Creating and sharing knowledge for telecommunications

Multistatic 3D Whole Body Millimeter-Wave Imaging for Explosives Detection


on 24-09-2018

... Prof. Carey Rappaport, from the Northeastern University, Boston, Massachusetts, USA

Date & time: Tuesday, October 9th, 11:00h
Location: Polytechnic Intitute of Leiria, B-Block, Auditorium 2


Abstract:
A whole-body imaging system for concealed object detection using multistatic mm-wave radar is presented. Horizontal multistatic sensing is facilitated using a patented “blade beam” transmitting reflector antenna and a quarter-circle arc array of receivers. The blade beam reflector combines parabolic curvature in the horizontal plane with elliptical curvature in the vertical plane to focus to a narrow horizontal slice on the object to be imaged. With only this slice illuminated, the scattered field will be due to just this narrow portion of the object, allowing for computationally simple inversion of a one dimensional contour rather than an entire two-dimensional surface. Stacking the reconstructed contours for various horizontal positions provides the full object image. 3D high resolution images are generated using a two-step process. Initially, an inverse source-based Fast Multipole Method (iFMM) provides a first approximation to the true human torso. Afterwards, the retrieved geometry is refined using the Iterative Field Matrix (IFM) technique. Assuming smooth variations of the human body profile, the object detection is performed by comparing the retrieved surface with a smoothed one. Results are based on Physical Optics simulations of the human body, considering both cases with and without objects.


Biography:
Prof. Carey M. Rappaport is a Fellow of the IEEE, and he received five degrees from the Massachusetts Institute of Technology (MIT): the S.B. degree in mathematics and the S.B., S.M., and E.E. degrees in electrical engineering in 1982, and the Ph.D. degree in electrical engineering in 1987. Prof. Rappaport has worked as a teaching and research assistant at MIT from 1981 to 1987 and during the summers at Communications Satellite Corporation Laboratories in Clarksburg, Maryland, and The Aerospace Corporation in El Segundo, California. He joined the faculty at Northeastern University in Boston, Massachusetts, in 1987 and has been a professor of electrical and computer engineering since July 2000. In 2011, he was appointed College of Engineering Distinguished Professor. During the fall in 1995, he was a visiting professor of electrical engineering at the Electromagnetics Institute of the Technical University of Denmark, Lyngby, as part of the W. Fulbright International Scholar Program. During the second half of 2005, he was a visiting research scientist at the Commonwealth Scientific Industrial and Research Organization in Epping, Australia.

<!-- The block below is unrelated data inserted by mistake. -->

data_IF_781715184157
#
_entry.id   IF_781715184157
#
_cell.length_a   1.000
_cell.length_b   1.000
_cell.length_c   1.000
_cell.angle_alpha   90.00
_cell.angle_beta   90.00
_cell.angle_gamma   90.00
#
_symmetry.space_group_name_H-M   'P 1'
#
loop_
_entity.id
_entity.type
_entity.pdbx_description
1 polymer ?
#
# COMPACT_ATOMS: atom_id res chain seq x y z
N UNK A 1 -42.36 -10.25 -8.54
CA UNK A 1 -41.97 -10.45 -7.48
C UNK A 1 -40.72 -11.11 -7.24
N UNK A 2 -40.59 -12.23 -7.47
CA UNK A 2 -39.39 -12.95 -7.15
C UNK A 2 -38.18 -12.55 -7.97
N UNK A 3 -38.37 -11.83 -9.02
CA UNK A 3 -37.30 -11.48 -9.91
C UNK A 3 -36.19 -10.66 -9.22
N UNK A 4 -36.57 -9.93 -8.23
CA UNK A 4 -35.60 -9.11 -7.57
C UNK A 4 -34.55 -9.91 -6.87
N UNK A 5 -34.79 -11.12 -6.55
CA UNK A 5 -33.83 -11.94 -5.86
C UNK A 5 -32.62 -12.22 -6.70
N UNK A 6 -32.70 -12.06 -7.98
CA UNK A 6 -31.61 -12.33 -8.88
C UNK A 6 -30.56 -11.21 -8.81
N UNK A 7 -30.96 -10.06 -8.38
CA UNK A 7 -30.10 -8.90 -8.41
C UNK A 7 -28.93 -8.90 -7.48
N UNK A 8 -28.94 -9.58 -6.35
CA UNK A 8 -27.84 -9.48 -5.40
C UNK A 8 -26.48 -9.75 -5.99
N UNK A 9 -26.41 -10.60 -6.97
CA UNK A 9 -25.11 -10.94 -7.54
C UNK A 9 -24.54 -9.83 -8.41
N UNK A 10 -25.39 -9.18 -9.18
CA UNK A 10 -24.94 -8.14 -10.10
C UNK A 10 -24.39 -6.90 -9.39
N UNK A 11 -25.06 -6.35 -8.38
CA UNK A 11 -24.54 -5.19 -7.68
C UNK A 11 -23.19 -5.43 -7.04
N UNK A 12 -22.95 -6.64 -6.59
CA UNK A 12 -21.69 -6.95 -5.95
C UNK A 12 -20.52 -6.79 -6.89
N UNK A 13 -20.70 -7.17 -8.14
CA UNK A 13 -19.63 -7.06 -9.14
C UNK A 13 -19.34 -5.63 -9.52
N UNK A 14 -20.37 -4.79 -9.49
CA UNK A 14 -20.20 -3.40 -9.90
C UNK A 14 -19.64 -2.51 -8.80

He has consulted for CACI; Alion Science and Technology, Inc.; GeoCenters, Inc.; PPG, Inc.; and several municipalities on wave propagation and modeling, and microwave heating and safety. He was a principal investigator for the Army Research Office-sponsored Multidisciplinary University Research Initiative on Humanitarian Demining, a co-principal investigator for the National Science Foundation-sponsored Engineering Research Center for Subsurface Sensing and Imaging Systems, and a co-principal investigator and deputy director for the Department of Homeland Security-sponsored Awareness and Localization of Explosive Related Threats Center of Excellence.